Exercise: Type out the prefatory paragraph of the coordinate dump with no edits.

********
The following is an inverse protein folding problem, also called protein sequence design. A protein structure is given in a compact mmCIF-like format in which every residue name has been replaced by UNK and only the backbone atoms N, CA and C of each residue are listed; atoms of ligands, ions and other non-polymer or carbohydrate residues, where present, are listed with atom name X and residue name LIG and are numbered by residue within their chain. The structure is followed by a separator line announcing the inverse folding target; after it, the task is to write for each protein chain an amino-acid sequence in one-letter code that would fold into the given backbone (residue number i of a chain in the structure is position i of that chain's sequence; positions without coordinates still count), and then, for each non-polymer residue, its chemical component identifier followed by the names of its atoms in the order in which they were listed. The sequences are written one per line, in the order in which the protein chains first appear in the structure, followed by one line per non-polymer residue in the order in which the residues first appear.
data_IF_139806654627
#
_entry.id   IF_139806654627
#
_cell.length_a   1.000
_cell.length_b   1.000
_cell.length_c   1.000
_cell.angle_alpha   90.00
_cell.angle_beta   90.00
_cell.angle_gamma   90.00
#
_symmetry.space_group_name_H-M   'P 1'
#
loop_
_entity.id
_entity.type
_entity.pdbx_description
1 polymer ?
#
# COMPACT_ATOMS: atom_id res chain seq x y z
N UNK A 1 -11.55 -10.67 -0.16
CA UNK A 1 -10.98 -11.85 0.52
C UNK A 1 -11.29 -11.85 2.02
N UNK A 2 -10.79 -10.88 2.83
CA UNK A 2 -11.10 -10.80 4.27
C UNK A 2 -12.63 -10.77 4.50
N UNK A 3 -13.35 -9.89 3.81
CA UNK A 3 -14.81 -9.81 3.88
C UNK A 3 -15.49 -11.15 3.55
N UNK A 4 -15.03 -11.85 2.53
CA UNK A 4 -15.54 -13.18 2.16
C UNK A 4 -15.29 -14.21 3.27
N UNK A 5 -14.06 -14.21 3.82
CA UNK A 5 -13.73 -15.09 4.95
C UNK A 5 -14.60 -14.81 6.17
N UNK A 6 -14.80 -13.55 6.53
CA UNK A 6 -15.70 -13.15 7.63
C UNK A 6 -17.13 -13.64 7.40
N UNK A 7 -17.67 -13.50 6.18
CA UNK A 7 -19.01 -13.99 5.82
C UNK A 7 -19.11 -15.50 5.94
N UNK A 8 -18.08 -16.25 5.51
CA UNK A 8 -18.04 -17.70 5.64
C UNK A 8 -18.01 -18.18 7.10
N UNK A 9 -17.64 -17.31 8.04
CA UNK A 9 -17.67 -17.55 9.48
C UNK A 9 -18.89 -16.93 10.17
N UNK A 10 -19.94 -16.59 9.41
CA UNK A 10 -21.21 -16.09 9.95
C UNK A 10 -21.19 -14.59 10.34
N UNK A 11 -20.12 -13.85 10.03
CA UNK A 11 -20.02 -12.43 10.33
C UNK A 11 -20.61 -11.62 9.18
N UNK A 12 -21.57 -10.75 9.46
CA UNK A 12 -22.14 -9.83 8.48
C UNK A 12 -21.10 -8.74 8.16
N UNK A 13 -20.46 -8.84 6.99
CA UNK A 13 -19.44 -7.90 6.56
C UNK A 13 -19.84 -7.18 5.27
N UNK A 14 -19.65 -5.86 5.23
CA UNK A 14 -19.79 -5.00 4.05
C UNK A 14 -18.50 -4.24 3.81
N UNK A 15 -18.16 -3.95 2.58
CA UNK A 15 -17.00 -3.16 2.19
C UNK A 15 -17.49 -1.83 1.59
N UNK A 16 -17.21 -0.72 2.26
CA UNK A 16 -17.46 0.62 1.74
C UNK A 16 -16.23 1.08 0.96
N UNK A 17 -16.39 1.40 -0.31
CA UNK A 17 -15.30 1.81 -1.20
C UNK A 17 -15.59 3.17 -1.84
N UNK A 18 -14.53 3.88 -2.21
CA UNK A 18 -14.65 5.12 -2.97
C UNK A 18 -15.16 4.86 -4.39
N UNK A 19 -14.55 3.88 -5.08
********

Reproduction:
The following is an inverse protein folding problem, also called protein sequence design. A protein structure is given in a compact mmCIF-like format in which every residue name has been replaced by UNK and only the backbone atoms N, CA and C of each residue are listed; atoms of ligands, ions and other non-polymer or carbohydrate residues, where present, are listed with atom name X and residue name LIG and are numbered by residue within their chain. The structure is followed by a separator line announcing the inverse folding target; after it, the task is to write for each protein chain an amino-acid sequence in one-letter code that would fold into the given backbone (residue number i of a chain in the structure is position i of that chain's sequence; positions without coordinates still count), and then, for each non-polymer residue, its chemical component identifier followed by the names of its atoms in the order in which they were listed. The sequences are written one per line, in the order in which the protein chains first appear in the structure, followed by one line per non-polymer residue in the order in which the residues first appear.